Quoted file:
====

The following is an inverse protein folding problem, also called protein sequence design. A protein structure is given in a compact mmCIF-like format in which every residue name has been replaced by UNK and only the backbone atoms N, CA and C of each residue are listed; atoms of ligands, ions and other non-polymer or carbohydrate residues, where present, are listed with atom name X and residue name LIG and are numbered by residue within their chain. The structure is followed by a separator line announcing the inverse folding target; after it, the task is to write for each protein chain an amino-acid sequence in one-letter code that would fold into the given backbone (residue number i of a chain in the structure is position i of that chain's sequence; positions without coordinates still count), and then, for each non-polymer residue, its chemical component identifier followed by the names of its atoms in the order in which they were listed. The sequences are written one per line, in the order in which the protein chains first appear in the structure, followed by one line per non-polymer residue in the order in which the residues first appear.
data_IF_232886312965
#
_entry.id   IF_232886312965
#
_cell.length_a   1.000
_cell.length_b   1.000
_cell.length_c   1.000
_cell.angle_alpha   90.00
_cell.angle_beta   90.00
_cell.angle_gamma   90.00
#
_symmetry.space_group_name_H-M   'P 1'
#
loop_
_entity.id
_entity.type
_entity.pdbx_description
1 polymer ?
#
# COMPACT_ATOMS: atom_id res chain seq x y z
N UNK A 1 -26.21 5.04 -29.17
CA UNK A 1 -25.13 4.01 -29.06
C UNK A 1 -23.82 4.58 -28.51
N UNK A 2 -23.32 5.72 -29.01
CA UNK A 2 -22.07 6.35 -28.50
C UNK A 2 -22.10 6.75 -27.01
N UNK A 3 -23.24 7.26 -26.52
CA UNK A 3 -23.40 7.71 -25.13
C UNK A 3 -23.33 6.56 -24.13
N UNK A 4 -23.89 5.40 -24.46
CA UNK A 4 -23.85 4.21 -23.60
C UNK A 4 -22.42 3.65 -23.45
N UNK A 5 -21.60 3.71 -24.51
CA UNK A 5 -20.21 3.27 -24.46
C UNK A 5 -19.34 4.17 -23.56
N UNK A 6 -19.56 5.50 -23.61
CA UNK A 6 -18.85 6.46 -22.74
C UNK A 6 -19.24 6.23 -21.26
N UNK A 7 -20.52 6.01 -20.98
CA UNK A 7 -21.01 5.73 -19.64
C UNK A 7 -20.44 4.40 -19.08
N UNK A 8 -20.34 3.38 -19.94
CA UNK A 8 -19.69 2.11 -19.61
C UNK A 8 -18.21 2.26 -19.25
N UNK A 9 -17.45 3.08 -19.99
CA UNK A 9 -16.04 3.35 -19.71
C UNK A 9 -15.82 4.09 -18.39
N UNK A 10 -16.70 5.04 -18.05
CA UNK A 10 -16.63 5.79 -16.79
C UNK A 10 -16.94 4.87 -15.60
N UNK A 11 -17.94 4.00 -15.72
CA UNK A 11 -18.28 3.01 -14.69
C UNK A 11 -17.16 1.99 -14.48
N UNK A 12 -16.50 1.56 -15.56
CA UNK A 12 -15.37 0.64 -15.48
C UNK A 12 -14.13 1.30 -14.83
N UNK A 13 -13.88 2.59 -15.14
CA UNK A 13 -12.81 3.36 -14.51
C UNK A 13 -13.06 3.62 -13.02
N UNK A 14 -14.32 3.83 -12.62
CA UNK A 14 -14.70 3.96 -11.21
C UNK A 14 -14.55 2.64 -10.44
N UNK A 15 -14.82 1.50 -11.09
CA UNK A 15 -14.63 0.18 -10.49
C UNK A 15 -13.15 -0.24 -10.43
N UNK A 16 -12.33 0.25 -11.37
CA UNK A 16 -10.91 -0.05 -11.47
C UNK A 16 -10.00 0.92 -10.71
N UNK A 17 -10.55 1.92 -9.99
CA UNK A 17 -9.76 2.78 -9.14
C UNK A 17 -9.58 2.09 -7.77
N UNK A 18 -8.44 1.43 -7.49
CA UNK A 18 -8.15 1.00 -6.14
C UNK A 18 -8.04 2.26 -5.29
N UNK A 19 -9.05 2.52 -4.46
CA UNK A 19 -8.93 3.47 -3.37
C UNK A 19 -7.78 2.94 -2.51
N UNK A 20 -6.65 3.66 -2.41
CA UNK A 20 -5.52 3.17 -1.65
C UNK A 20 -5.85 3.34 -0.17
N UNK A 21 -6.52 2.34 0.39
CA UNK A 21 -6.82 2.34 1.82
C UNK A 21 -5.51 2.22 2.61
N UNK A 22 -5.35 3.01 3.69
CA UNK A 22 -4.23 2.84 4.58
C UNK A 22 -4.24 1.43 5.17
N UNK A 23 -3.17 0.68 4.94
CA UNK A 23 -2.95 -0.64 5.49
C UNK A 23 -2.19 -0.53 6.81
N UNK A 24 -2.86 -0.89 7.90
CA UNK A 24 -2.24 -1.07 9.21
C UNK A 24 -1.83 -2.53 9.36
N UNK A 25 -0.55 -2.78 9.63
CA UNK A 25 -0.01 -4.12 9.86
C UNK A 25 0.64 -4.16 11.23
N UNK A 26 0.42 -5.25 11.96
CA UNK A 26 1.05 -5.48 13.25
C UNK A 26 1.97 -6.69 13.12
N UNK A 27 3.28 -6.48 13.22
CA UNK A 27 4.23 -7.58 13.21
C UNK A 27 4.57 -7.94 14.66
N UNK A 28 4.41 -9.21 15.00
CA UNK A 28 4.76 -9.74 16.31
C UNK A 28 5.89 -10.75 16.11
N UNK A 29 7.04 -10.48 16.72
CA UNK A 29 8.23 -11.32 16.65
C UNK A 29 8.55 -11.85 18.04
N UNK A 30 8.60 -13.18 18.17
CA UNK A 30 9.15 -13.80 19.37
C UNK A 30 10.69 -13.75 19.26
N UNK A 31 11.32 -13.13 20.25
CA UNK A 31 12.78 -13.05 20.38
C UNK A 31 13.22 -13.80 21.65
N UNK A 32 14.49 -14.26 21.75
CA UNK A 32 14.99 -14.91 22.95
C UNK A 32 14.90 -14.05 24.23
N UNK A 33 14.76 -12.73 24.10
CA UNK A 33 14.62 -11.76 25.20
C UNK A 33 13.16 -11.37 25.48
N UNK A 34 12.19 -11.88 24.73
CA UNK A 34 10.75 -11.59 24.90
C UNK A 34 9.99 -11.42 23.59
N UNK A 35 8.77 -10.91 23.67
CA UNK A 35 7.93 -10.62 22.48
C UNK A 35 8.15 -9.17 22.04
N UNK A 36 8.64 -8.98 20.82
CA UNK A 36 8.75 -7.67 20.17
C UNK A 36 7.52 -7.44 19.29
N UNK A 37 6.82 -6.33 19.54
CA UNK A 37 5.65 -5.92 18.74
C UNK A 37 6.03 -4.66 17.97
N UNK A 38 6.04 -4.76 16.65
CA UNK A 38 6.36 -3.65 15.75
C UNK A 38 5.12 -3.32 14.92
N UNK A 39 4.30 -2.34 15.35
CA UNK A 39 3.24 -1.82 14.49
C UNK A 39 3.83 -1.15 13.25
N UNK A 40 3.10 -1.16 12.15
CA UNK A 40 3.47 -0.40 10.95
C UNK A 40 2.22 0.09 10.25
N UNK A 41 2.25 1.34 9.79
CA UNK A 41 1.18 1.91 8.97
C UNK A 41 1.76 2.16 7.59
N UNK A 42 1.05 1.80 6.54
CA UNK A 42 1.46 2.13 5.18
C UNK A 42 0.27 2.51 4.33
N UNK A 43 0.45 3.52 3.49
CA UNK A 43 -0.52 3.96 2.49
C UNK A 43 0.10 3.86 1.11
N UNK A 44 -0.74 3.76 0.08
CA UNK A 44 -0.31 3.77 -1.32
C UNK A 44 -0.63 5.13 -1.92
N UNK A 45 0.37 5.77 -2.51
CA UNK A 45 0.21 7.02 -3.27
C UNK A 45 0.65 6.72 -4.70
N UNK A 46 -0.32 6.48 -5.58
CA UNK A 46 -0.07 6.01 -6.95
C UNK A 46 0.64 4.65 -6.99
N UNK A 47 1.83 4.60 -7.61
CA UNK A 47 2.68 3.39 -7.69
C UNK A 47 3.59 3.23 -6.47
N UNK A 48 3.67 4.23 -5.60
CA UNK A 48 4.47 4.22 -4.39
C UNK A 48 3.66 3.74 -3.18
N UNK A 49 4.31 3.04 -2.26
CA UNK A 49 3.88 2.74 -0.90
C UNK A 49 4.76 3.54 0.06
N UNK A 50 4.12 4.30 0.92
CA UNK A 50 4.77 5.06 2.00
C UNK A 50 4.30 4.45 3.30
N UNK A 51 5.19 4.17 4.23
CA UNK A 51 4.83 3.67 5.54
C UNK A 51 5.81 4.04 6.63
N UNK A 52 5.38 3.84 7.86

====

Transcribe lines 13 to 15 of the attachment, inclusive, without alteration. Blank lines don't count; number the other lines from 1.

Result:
_symmetry.space_group_name_H-M   'P 1'
#
loop_